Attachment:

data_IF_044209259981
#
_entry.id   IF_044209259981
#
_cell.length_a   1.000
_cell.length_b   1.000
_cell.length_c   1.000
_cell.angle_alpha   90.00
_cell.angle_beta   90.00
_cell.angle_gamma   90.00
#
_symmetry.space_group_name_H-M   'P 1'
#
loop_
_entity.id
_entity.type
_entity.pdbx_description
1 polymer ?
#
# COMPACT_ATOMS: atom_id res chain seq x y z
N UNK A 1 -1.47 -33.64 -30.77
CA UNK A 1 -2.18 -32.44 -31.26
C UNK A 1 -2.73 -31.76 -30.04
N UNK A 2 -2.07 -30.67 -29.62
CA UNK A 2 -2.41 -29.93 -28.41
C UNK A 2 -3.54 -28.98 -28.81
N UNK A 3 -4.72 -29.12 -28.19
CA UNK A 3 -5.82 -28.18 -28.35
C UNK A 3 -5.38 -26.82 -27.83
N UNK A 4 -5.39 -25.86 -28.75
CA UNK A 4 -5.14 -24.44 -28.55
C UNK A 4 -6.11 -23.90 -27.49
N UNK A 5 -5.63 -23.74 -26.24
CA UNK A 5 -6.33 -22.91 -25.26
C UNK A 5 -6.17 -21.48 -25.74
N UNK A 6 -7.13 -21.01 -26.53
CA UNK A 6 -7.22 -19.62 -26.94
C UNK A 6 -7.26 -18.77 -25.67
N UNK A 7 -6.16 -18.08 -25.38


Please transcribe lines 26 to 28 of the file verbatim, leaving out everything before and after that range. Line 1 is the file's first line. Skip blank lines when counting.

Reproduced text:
C UNK A 2 -3.54 -28.98 -28.81
N UNK A 3 -4.72 -29.12 -28.19
CA UNK A 3 -5.82 -28.18 -28.35